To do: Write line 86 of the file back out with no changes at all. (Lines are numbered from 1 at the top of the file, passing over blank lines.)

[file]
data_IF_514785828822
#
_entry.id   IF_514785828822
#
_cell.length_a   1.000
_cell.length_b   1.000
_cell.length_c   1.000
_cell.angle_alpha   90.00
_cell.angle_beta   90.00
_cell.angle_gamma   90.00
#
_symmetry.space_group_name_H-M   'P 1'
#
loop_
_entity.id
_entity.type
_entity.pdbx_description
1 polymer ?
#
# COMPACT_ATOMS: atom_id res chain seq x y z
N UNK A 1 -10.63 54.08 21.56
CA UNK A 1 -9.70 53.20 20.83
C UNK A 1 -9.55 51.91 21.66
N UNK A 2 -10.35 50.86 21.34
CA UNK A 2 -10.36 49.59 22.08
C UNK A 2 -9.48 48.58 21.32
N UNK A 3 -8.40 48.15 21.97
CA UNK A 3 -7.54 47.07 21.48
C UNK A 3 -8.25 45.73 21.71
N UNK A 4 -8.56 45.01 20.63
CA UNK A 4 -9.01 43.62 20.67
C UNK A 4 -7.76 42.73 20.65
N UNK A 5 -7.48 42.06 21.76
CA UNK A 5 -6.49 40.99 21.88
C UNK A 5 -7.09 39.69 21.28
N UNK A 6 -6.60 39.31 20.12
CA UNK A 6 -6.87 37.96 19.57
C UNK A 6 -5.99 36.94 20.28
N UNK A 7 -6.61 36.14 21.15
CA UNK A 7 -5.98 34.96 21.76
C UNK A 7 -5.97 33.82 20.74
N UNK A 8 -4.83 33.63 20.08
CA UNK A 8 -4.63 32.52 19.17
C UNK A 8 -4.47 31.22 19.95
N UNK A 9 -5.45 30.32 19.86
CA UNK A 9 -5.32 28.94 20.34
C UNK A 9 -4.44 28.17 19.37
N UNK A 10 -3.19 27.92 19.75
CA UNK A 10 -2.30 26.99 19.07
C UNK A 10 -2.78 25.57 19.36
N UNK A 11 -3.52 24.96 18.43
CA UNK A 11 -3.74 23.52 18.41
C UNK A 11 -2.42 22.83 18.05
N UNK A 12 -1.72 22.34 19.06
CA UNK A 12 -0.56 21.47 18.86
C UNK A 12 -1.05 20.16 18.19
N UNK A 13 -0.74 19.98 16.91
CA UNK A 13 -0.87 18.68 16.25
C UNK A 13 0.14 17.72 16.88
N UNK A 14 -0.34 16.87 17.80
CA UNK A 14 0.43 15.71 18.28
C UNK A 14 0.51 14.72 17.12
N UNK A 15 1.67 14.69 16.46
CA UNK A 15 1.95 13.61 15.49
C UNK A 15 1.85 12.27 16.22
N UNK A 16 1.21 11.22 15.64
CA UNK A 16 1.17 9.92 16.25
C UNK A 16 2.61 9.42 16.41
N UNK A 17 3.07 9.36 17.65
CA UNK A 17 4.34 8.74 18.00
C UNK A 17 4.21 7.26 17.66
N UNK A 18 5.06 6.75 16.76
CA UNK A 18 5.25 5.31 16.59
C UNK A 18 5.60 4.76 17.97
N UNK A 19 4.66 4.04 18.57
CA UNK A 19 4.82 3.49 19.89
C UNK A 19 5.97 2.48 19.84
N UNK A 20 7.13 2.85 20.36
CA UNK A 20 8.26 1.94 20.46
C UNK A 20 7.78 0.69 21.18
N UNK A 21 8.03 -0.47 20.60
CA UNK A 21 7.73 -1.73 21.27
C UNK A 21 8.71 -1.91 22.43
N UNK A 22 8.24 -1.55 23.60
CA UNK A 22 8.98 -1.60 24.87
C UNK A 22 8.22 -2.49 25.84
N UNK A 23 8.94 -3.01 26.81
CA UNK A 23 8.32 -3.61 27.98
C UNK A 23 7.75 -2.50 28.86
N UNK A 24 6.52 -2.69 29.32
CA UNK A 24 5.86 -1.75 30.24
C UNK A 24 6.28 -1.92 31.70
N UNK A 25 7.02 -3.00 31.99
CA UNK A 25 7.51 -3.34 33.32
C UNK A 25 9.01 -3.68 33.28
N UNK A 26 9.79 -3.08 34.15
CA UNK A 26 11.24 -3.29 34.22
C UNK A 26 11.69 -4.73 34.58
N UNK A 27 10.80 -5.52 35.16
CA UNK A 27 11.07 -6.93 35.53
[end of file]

C UNK A 22 8.22 -2.49 25.84